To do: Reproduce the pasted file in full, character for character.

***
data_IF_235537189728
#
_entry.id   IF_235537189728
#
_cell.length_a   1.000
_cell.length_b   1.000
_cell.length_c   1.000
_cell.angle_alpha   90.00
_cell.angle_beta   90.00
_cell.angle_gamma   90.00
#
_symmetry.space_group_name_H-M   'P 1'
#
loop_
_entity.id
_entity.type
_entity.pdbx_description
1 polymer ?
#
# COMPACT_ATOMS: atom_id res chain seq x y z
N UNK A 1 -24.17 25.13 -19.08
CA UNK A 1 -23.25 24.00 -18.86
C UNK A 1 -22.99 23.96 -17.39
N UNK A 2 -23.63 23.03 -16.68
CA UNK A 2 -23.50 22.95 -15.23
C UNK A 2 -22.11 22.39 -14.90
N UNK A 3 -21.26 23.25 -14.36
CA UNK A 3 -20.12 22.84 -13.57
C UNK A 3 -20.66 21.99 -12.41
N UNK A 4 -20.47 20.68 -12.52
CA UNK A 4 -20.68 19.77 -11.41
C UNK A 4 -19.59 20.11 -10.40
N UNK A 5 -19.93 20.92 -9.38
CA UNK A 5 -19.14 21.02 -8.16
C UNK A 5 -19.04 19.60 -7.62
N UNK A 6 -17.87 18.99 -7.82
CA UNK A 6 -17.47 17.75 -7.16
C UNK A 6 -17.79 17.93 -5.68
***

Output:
data_IF_235537189728
#
_entry.id   IF_235537189728
#
_cell.length_a   1.000
_cell.length_b   1.000
_cell.length_c   1.000
_cell.angle_alpha   90.00
_cell.angle_beta   90.00
_cell.angle_gamma   90.00
#
_symmetry.space_group_name_H-M   'P 1'
#
loop_
_entity.id
_entity.type
_entity.pdbx_description
1 polymer ?
#
# COMPACT_ATOMS: atom_id res chain seq x y z
N UNK A 1 -24.17 25.13 -19.08
CA UNK A 1 -23.25 24.00 -18.86
C UNK A 1 -22.99 23.96 -17.39
N UNK A 2 -23.63 23.03 -16.68
CA UNK A 2 -23.50 22.95 -15.23
C UNK A 2 -22.11 22.39 -14.90
N UNK A 3 -21.26 23.25 -14.36
CA UNK A 3 -20.12 22.84 -13.57
C UNK A 3 -20.66 21.99 -12.41
N UNK A 4 -20.47 20.68 -12.52
CA UNK A 4 -20.68 19.77 -11.41
C UNK A 4 -19.59 20.11 -10.40
N UNK A 5 -19.93 20.92 -9.38
CA UNK A 5 -19.14 21.02 -8.16
C UNK A 5 -19.04 19.60 -7.62
N UNK A 6 -17.87 18.99 -7.82
CA UNK A 6 -17.47 17.75 -7.16
C UNK A 6 -17.79 17.93 -5.68